Tuesday, Sept. 23 marked the beginning of Fall, which also served as National Falls Prevention Awareness Day. There were educational events scheduled in 47 states to help people of all ages learn ways to reduce the risk of falling.
Falls are the leading cause of both fatal and nonfatal injuries for people 65 and older. Every 15 seconds, an older adult goes to the ER due to a fall-related injury, according to the National Council on Aging.
What could surprise some people is that new research shows an association between falls and hearing loss. Among people with mild hearing loss, falls are nearly three times more likely to occur, according to a recent study by Johns Hopkins School of Medicine. When people can’t hear well, they may be unaware of their surroundings and often struggle to maintain proper balance, increasing the chance of tripping and falling.
There are many important strategies older Americans can pursue to reduce their risk of falling, and we encourage all seniors and their loved ones to take note of the following tips to both maintain their hearing health and prevent falls.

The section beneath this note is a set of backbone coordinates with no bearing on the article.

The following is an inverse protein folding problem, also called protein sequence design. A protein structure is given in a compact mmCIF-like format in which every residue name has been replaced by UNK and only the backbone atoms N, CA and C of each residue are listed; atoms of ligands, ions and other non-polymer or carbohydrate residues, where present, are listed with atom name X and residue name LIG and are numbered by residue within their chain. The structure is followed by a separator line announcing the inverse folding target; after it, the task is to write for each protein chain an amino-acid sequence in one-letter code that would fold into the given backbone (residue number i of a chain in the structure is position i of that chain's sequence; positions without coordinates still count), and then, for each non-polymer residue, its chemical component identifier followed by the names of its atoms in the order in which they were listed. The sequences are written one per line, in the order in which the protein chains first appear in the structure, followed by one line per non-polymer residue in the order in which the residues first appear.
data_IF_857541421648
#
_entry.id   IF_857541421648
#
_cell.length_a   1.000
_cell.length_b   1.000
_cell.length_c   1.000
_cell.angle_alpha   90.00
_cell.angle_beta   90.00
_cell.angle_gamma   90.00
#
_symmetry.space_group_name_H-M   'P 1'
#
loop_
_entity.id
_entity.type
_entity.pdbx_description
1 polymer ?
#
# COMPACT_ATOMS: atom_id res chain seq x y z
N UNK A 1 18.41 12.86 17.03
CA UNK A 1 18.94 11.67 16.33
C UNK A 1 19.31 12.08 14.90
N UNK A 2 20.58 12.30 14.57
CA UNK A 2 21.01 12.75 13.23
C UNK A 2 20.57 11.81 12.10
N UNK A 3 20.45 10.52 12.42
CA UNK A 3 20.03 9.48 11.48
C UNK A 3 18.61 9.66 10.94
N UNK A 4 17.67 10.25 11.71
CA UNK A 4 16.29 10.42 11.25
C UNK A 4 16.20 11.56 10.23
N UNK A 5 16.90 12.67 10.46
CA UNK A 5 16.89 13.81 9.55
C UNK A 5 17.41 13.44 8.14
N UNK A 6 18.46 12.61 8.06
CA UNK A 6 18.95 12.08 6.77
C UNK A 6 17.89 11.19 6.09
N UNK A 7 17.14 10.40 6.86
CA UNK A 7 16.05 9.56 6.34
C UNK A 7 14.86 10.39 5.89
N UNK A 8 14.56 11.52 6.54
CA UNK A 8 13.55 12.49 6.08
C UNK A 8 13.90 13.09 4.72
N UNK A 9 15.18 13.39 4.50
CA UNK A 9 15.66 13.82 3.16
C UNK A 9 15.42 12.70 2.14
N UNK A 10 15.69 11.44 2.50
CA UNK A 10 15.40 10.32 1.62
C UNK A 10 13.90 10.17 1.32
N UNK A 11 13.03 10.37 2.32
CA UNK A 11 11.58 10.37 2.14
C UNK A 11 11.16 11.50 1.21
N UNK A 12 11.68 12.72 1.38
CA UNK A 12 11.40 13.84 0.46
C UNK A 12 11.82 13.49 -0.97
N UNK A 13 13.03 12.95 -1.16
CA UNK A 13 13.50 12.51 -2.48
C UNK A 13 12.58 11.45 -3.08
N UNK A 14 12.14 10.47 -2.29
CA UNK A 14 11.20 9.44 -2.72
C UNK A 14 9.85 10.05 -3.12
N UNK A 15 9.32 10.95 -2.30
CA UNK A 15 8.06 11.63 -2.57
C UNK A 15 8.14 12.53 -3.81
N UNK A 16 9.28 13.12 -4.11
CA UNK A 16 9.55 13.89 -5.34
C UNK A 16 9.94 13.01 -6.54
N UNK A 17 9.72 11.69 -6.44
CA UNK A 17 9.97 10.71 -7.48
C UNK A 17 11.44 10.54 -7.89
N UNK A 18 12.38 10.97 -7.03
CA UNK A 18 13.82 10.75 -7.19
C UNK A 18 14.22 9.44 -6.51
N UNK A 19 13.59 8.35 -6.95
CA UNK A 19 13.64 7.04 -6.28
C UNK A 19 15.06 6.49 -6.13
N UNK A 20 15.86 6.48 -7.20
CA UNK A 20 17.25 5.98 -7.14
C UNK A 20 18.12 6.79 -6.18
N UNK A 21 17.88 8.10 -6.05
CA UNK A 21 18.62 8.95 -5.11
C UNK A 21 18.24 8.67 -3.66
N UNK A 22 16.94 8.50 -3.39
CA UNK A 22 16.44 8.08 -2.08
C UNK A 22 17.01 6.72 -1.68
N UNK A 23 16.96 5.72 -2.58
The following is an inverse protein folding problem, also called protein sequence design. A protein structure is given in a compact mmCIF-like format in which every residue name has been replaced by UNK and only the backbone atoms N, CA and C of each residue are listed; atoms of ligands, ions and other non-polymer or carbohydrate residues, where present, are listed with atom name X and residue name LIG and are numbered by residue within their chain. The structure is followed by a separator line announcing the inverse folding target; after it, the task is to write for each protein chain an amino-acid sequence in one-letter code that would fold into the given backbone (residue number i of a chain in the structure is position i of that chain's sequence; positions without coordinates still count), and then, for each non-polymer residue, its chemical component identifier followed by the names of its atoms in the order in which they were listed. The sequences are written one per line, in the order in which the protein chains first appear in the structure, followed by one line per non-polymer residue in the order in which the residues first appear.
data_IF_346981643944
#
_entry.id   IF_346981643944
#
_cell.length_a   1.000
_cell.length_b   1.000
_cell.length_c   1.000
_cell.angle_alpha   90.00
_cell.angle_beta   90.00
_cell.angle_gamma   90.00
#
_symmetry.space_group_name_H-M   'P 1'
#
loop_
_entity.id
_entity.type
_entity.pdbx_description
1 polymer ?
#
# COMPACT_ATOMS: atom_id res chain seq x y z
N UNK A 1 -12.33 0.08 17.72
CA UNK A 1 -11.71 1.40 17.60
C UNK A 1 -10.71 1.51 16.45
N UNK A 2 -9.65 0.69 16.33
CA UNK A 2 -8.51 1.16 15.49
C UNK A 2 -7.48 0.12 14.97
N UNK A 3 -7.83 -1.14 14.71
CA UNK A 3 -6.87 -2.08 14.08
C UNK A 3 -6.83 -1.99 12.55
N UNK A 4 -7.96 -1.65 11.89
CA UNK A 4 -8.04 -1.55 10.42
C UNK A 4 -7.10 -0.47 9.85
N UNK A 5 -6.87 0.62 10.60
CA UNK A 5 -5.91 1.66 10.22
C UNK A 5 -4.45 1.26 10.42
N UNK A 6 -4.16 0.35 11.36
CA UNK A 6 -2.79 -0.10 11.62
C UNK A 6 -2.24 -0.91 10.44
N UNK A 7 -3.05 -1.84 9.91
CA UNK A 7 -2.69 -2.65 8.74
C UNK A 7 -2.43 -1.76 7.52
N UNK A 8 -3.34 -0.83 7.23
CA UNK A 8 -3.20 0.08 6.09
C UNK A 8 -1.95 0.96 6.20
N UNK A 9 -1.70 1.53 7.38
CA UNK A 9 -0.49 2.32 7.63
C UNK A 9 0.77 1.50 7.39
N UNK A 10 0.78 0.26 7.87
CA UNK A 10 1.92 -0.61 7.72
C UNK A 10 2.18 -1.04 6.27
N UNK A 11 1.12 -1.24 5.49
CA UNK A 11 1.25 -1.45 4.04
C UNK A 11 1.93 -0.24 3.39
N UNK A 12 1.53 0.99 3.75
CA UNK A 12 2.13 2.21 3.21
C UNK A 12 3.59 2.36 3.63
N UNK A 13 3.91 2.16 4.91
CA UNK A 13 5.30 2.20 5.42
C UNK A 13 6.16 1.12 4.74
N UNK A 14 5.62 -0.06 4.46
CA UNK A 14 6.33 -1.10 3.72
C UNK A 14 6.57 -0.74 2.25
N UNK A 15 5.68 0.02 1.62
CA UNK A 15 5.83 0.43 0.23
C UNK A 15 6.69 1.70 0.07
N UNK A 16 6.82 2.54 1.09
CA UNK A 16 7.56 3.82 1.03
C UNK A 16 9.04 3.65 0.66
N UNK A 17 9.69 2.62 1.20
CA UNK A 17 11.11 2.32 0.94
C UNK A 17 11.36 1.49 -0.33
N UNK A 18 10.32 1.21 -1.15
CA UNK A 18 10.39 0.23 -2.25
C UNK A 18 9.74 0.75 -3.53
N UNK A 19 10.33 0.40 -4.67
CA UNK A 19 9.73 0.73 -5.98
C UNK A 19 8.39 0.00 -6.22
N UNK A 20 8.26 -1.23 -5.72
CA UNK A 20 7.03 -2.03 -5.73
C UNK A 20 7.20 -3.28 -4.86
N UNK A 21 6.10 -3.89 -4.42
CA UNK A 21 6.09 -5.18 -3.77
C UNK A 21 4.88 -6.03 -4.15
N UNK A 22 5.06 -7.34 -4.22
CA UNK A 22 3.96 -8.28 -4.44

Exercise regularly and incorporate balance, strength training and flexibility components. Check with local community or senior centers, which often offer programs such as A Matter of Balance, Tai Chi and Stepping On.
Review your medicines with your health care provider – some medicines can make you sleepy or dizzy.
Have your vision checked at least once a year, as poor vision can worsen your risk.
“Fall proof” your home, where six out of 10 falls occur. Important steps to take include improving lighting, installing handrails and moving items to make them more accessible.
Have your hearing tested annually, and use hearing aids when recommended. Common signs of hearing loss include turning up the volume on the TV or radio to levels that others find too loud, having trouble hearing people on the phone, and difficulty following conversations in noisy environments.
Limit exposure to loud noises. People should limit their exposure to loud sounds, such as loud music, lawn mowers or motorcycles, to no more than 20 minutes at a time. When attending concerts or sporting events, consider wearing hearing protection.
Maintaining your hearing health is an important part of maintaining your overall health. New research from Johns Hopkins shows that hearing loss is associated with not only a range of physical problems, such as falling, but also mental health problems, including social isolation and even dementia.
By following the above tips, people live fuller, healthier lives. For more information, visit hihealthinnovations.com.
- Don’t Fall Forward: Maintain your hearing to reduce the risk of falls - October 1, 2014